South Korea’s President Park Geun-hye has become the country’s first democratically elected leader to be forced from office.
Judges unanimously upheld Parliament’s decision to impeach her over her role in a corruption scandal involving close friend Choi Soon-sil.
Ms Park’s dismissal from office means South Korea must now elect a new president by early May.
She also loses her presidential immunity and can be prosecuted.
Ms Park has been suspended from presidential duties since December, with the country’s prime minister taking over her responsibilities.
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Ms Choi meanwhile has been charged with bribery and corruption for allegedly pressuring big companies to give money in return for government favours. Ms Park has been accused of colluding with her.
Both women have denied wrongdoing.
What the court said
A panel of eight judges with the country’s apex constitutional court had deliberated Ms Park’s impeachment before deciding there was sound reason for her dismissal.
Crowds had gathered outside the court building to hear the culmination of a drama that has gripped South Koreans and sparked mass demonstrations in Seoul and other cities.
The court ruled she leaked many documents in breach of a rule on securing official secrets, and violated the law by allowing Ms Choi to meddle in state affairs, according to news agency Yonhap.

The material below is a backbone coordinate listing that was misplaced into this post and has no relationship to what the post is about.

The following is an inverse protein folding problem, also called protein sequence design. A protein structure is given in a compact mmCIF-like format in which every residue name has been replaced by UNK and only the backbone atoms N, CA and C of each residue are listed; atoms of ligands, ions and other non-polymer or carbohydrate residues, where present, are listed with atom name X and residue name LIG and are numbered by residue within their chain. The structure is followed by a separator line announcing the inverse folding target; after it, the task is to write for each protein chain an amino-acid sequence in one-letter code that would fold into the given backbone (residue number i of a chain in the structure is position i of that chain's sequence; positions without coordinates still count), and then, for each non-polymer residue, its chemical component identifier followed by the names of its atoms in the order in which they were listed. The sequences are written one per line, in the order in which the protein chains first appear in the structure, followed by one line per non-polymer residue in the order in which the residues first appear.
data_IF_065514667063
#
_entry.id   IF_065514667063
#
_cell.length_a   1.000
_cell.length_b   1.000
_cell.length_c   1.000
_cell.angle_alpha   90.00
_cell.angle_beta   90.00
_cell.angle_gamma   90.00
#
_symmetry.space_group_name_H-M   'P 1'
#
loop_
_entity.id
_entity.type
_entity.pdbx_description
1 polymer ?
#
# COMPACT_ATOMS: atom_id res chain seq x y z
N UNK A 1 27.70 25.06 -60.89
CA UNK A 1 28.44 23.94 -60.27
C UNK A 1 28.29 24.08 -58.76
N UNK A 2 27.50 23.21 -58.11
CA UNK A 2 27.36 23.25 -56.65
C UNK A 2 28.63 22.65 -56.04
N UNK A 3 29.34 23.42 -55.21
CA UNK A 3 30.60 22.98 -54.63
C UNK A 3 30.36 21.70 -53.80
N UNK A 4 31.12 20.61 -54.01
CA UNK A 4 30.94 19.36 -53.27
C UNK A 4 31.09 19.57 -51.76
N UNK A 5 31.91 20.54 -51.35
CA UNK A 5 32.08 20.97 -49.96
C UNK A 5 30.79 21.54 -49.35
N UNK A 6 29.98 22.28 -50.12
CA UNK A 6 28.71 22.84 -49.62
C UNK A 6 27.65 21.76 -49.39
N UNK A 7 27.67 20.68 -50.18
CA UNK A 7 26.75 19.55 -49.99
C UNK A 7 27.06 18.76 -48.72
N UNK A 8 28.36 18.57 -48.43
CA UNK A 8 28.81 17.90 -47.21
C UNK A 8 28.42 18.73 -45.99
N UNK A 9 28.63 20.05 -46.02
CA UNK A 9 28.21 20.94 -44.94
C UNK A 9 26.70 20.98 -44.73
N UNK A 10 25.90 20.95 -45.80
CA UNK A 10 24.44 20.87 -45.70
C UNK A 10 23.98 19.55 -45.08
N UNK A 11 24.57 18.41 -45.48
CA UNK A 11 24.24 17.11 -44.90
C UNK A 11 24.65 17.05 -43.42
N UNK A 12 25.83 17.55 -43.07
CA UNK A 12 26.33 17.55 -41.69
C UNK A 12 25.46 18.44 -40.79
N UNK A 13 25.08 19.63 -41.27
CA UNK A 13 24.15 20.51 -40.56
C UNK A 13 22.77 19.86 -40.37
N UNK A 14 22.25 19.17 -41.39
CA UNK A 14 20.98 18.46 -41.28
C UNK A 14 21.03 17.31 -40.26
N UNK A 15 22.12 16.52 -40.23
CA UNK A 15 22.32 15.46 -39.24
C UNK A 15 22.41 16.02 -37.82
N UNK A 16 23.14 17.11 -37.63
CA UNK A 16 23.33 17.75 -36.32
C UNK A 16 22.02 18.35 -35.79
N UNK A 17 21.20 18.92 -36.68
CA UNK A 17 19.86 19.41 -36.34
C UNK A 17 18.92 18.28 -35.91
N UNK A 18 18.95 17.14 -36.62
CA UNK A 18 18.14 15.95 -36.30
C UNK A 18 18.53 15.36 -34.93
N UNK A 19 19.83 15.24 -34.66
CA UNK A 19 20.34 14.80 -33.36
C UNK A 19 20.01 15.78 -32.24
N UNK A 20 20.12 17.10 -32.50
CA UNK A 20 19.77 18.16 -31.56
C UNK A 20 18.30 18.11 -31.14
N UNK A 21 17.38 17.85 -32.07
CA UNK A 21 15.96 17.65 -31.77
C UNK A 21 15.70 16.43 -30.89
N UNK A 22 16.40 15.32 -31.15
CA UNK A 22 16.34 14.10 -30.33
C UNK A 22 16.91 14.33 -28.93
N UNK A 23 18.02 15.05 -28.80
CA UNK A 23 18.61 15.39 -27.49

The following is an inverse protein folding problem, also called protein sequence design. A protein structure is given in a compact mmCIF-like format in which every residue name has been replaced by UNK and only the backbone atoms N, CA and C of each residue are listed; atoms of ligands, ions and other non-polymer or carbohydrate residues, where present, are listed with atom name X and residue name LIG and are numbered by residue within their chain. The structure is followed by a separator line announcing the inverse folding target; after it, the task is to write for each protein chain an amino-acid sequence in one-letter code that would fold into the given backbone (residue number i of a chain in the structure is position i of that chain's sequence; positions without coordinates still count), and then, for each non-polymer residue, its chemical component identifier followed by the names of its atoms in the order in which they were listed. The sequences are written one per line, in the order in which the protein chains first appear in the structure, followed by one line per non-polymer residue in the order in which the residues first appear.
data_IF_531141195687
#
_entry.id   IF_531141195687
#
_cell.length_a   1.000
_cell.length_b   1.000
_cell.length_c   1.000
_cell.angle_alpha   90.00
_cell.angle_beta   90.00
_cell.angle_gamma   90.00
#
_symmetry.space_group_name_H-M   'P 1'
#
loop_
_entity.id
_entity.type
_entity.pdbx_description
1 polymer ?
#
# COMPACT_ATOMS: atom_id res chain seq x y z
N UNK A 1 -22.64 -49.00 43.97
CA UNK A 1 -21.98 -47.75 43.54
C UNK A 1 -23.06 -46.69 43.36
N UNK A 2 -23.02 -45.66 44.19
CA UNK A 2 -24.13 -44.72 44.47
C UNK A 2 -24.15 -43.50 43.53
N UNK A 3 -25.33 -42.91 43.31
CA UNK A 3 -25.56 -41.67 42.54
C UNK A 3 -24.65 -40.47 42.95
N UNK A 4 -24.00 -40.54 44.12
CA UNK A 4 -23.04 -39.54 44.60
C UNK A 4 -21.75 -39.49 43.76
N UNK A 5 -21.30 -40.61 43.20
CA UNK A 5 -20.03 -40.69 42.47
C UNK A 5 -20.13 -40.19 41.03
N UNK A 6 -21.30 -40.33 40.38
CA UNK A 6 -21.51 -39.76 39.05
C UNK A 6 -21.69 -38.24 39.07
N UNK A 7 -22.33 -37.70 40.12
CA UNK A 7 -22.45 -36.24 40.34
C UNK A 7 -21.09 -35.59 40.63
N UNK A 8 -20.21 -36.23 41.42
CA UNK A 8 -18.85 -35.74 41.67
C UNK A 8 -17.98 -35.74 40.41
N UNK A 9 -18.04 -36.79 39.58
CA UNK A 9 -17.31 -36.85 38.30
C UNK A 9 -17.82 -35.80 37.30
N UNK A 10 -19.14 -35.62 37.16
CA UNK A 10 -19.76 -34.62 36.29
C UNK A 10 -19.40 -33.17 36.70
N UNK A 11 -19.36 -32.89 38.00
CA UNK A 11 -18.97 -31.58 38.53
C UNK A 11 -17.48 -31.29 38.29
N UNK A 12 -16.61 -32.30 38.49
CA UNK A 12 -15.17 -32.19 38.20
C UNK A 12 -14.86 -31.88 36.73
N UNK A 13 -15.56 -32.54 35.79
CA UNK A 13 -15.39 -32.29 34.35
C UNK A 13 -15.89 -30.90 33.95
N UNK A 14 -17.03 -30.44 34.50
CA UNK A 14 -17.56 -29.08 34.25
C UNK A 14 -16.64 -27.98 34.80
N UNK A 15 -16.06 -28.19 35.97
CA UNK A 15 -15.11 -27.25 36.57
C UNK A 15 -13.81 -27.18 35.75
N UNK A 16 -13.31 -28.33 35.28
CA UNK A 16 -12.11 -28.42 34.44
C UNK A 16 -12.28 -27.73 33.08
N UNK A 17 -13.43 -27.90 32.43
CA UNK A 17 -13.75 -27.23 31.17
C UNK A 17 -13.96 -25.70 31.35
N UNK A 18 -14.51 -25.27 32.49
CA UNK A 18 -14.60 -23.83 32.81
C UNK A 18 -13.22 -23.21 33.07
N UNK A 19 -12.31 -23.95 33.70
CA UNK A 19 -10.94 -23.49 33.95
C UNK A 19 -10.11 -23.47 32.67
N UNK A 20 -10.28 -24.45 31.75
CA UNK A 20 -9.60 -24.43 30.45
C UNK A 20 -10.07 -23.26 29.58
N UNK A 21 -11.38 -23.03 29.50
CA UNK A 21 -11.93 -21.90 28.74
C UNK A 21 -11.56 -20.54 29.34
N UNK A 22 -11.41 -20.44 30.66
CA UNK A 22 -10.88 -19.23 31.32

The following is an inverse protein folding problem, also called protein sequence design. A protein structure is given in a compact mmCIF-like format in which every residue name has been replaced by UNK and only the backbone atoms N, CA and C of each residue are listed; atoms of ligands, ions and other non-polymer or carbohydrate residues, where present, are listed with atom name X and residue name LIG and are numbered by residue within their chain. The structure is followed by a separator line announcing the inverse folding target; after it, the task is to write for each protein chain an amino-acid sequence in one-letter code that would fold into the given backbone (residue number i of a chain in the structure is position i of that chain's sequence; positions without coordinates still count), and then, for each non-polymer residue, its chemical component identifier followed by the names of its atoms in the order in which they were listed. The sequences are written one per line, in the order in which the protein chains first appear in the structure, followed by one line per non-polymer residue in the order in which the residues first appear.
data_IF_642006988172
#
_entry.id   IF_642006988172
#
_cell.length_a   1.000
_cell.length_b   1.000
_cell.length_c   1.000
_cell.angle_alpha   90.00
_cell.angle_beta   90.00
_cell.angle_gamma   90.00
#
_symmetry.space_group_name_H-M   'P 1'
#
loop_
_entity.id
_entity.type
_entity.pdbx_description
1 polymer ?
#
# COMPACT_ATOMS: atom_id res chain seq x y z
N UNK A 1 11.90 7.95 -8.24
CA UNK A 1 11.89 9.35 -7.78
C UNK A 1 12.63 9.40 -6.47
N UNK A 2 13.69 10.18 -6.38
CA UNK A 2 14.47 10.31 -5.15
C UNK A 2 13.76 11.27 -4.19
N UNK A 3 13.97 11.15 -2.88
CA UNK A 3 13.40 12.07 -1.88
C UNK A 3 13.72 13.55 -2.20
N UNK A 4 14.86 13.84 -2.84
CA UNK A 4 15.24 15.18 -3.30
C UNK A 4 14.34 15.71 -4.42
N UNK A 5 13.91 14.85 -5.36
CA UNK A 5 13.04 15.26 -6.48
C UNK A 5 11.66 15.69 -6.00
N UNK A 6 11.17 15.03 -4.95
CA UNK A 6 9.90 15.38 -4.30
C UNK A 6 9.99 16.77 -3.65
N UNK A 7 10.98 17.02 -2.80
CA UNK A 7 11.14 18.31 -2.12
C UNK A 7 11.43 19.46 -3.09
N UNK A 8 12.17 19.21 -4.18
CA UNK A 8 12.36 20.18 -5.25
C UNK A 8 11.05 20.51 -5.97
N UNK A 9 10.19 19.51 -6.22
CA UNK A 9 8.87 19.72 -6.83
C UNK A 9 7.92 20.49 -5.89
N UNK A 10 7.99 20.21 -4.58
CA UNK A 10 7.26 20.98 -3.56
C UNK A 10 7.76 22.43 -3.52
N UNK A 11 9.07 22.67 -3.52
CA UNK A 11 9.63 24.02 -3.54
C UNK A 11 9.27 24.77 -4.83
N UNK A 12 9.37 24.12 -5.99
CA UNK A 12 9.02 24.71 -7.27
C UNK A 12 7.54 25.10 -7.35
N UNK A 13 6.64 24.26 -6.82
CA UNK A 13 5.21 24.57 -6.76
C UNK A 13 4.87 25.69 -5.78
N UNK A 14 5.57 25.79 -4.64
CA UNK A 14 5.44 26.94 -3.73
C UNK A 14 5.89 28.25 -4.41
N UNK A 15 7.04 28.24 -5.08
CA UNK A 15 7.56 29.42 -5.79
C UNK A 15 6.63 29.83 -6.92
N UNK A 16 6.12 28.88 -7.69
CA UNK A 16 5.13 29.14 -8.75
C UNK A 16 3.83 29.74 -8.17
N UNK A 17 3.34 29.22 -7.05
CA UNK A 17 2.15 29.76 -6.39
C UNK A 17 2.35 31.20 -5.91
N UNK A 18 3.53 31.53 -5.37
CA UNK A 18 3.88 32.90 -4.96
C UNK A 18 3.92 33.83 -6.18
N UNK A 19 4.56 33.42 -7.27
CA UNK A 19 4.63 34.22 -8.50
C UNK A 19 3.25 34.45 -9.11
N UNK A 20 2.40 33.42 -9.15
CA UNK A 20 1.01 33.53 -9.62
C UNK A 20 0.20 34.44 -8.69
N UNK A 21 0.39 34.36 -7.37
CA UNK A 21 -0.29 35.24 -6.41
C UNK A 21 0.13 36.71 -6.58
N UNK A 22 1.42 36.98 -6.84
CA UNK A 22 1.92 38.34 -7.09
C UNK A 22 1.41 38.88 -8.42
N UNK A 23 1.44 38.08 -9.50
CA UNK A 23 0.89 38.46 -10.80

Her action had “seriously impaired the spirit of… democracy and the rule of law,” said constitutional court chief justice Lee Jung-mi.
The judge added that Ms Park had “concealed completely Choi’s meddling in state affairs and denied it whenever suspicions over the act emerged and even criticised those who raised the suspicions.”
The court dismissed other impeachment charges brought against her, such as infringement on freedom of press and inaction during the 2014 Sewol ferry disaster.
‘Fury’ of the public
As the various twists and turns of the scandal came to light in recent months, public fury across South Korea intensified with many calling for her to step down.
It has also deeply divided the country, with older conservatives continuing to back her while younger liberals have demanded her dismissal.
The verdict on Friday morning prompted mixed emotions in the crowd outside the constitutional court, with loud cheers among anti-Park protesters while her supporters were seen shouting angrily or in tears.
The court’s decision prompted a swift response from the United States, a longtime ally.
An embassy spokesman said in a statement that they looked forward to a “productive relationship” with the next South Korean president and promised to be a “steadfast ally” to the country.